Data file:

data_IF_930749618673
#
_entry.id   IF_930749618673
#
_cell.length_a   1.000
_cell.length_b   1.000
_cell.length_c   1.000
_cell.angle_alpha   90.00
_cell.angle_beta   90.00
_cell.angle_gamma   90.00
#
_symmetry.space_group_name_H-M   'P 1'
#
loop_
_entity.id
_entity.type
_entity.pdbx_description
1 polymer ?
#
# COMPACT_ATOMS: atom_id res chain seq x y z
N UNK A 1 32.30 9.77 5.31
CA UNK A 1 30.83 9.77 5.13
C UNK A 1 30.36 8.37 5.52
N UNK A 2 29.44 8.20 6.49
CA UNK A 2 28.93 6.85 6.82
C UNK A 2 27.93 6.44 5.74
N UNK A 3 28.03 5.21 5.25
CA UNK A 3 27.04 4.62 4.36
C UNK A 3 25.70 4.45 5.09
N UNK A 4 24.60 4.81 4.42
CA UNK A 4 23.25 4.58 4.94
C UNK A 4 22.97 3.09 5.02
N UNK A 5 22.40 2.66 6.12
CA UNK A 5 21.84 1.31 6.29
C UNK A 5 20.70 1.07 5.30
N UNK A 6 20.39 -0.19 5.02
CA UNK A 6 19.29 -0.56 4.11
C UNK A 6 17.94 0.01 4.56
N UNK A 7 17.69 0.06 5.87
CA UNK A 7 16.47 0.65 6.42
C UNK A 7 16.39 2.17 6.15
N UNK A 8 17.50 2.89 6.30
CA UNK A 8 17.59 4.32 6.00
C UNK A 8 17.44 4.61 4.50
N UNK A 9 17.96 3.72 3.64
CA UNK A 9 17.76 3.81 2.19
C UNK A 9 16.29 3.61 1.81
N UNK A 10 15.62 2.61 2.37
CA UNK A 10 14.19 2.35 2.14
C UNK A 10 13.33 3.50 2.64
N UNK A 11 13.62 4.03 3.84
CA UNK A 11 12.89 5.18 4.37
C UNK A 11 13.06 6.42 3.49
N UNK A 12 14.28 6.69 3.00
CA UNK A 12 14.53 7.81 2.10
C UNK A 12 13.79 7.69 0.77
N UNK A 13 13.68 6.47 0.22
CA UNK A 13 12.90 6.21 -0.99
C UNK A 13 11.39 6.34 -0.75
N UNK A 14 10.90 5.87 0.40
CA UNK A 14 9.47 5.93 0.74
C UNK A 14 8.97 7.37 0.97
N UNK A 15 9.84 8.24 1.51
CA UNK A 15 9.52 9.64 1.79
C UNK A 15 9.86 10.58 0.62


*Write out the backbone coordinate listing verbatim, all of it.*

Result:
data_IF_930749618673
#
_entry.id   IF_930749618673
#
_cell.length_a   1.000
_cell.length_b   1.000
_cell.length_c   1.000
_cell.angle_alpha   90.00
_cell.angle_beta   90.00
_cell.angle_gamma   90.00
#
_symmetry.space_group_name_H-M   'P 1'
#
loop_
_entity.id
_entity.type
_entity.pdbx_description
1 polymer ?
#
# COMPACT_ATOMS: atom_id res chain seq x y z
N UNK A 1 32.30 9.77 5.31
CA UNK A 1 30.83 9.77 5.13
C UNK A 1 30.36 8.37 5.52
N UNK A 2 29.44 8.20 6.49
CA UNK A 2 28.93 6.85 6.82
C UNK A 2 27.93 6.44 5.74
N UNK A 3 28.03 5.21 5.25
CA UNK A 3 27.04 4.62 4.36
C UNK A 3 25.70 4.45 5.09
N UNK A 4 24.60 4.81 4.42
CA UNK A 4 23.25 4.58 4.94
C UNK A 4 22.97 3.09 5.02
N UNK A 5 22.40 2.66 6.12
CA UNK A 5 21.84 1.31 6.29
C UNK A 5 20.70 1.07 5.30
N UNK A 6 20.39 -0.19 5.02
CA UNK A 6 19.29 -0.56 4.11
C UNK A 6 17.94 0.01 4.56
N UNK A 7 17.69 0.06 5.87
CA UNK A 7 16.47 0.65 6.42
C UNK A 7 16.39 2.17 6.15
N UNK A 8 17.50 2.89 6.30
CA UNK A 8 17.59 4.32 6.00
C UNK A 8 17.44 4.61 4.50
N UNK A 9 17.96 3.72 3.64
CA UNK A 9 17.76 3.81 2.19
C UNK A 9 16.29 3.61 1.81
N UNK A 10 15.62 2.61 2.37
CA UNK A 10 14.19 2.35 2.14
C UNK A 10 13.33 3.50 2.64
N UNK A 11 13.62 4.03 3.84
CA UNK A 11 12.89 5.18 4.37
C UNK A 11 13.06 6.42 3.49
N UNK A 12 14.28 6.69 3.00
CA UNK A 12 14.53 7.81 2.10
C UNK A 12 13.79 7.69 0.77
N UNK A 13 13.68 6.47 0.22
CA UNK A 13 12.90 6.21 -0.99
C UNK A 13 11.39 6.34 -0.75
N UNK A 14 10.90 5.87 0.40
CA UNK A 14 9.47 5.93 0.74
C UNK A 14 8.97 7.37 0.97
N UNK A 15 9.84 8.24 1.51
CA UNK A 15 9.52 9.64 1.79
C UNK A 15 9.86 10.58 0.62